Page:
I told him that I wasn’t likely to be around at Christmas, so could I give him his Christmas tip now? I handed him some honey money.
‘I just want you to know that God really loves you. Jesus really loves you. Have you ever been told that before?’
He thought about it and said, ‘No, not really’.
‘Well it’s true. When I next see you, I’ll tell you more about it. Take care.’
 
And off I went. At this point, now that he’d realised I wasn’t disgruntled or insane (any more than anyone else who goes around talking about Jesus in extravagant pyjamas) his face broke into a big, generous smile.
 

Next week I want to talk a little bit about embarrassment, so let’s not dwell on what an awkward person I am here. For now I’ll just ask another question: how is it possible that a man from the United Kingdom can have gone through several decades of life without being told that Jesus loves him?! This is not his fault, nor the fault of the education system nor the government nor Brexit – it’s ours. Have we strayed so far from the Great Commission that we don’t think it’s worth telling people that there is hope and freedom beyond what they see? Are we really that short on numbers, when you consider that the whole Gospel-preaching entreprise started with eleven blokes in a function room above a pub?
I reflected on my own life, and the number of people I’ve been close with who never really heard me talk about why Jesus was central to my life – and it grieved me. Why would I keep that to myself? So as not to offend?
‘Hi, can I tell you about where I found true love and purpose and freedom?’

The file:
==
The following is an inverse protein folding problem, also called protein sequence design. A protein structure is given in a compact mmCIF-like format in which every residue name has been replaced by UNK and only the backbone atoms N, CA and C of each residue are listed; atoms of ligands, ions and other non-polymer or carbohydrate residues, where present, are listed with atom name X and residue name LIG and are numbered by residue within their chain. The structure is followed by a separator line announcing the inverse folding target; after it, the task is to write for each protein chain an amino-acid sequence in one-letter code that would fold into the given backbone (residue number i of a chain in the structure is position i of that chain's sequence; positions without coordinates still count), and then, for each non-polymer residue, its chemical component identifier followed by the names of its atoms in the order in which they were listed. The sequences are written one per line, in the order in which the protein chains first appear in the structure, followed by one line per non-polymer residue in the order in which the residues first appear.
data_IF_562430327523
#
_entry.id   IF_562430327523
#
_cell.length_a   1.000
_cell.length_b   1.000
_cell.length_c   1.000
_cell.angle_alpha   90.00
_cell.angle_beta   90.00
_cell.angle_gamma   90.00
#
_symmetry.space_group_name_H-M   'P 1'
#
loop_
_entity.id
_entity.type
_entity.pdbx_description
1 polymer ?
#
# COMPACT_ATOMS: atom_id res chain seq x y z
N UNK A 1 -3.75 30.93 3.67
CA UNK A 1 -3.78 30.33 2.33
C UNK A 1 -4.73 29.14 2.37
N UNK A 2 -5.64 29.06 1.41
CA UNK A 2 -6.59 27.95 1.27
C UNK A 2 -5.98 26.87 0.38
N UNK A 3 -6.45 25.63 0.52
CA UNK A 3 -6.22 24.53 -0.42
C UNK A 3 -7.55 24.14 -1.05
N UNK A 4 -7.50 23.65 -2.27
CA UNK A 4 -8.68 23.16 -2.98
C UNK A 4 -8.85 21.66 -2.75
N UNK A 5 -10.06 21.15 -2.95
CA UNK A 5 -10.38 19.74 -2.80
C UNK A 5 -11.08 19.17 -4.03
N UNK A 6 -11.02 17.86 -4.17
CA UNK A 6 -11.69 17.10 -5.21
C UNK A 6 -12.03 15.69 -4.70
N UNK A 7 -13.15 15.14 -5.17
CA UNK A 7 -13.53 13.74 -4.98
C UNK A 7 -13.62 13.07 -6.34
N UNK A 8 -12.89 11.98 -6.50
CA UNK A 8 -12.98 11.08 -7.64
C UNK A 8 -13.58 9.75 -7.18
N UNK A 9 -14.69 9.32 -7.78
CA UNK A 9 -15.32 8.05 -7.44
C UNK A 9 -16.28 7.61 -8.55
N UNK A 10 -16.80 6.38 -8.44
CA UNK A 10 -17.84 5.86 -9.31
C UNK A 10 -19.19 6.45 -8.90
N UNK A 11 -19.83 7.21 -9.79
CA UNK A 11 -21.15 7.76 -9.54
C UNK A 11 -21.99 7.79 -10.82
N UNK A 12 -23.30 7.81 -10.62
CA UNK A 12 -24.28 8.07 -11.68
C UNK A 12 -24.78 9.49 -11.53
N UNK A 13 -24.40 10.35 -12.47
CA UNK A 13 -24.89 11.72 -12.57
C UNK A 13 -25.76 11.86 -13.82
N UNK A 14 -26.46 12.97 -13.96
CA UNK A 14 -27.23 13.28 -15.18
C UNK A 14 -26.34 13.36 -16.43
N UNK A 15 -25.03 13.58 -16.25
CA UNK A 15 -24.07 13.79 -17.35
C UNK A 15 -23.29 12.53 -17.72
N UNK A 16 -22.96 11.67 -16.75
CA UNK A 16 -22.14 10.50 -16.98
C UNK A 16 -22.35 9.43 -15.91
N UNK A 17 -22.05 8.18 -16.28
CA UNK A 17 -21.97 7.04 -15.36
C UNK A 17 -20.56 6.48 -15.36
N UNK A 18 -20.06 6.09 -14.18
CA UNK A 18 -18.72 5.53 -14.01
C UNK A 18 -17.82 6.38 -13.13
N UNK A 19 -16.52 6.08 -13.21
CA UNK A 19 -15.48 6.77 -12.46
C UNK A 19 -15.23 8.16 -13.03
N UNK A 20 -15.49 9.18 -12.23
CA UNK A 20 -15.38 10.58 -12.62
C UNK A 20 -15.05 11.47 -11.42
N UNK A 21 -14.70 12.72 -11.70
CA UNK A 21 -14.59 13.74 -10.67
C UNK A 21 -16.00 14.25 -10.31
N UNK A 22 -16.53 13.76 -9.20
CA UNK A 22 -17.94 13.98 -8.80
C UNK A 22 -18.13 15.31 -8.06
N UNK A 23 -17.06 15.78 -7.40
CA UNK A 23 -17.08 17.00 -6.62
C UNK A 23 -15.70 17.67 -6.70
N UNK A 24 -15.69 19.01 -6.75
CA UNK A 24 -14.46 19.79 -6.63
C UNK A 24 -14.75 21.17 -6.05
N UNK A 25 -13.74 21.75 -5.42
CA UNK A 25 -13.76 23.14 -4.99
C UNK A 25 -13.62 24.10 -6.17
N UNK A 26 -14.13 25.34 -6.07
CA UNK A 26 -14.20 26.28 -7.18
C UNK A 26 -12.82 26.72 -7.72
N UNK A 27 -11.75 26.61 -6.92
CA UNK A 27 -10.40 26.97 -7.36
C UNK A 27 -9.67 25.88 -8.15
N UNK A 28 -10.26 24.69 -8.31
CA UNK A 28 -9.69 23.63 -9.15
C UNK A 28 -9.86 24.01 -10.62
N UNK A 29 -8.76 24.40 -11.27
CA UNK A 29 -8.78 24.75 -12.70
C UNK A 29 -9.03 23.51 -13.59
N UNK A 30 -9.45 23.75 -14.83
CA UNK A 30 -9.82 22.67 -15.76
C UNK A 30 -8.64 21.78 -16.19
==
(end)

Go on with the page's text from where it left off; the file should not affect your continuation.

‘No, you bigot’.
 
I don’t tell people because I don’t want to feel awkward and I want to be liked and for things to be easy. But Christian, that’s not the deal. That is not the deal.
It has to change in my life. People can reject and disagree and wonder why you’re dressed like an animal at 11:30am on a Thursday, but everyone has the right to hear that they ARE loved by a creator who says they are worth dying for. Lots of other conversations will spring from that, but we should start there.
 

Plus, the look of increased hope on this guy’s face showed me again that it’s worth getting up every morning and sharing God’s love. We have been given a ‘ministry of reconciliation’, not a ministry of ‘if you feel like it and it’s not too much trouble or interrupts your day’. However well people think their lives are going, as Christians we believe that there is always more through relationship with Jesus. And most people don’t think their lives are going very well. But how can they know there is more if they don’t hear?
 

The great news is that it’s always about what we do from now. Forget what is past, don’t worry about what you haven’t said or done. Channel it all into what you do next. Tell someone this week that God loves them and He says they are worth dying for. See what happens. Watch the hope rise.
 

Feeling challenged but hopeful, I returned to my flat, sat down with a big pot of honey and settled down to watch that scene in the Revenant where I attack Leonardo di Caprio. Good times.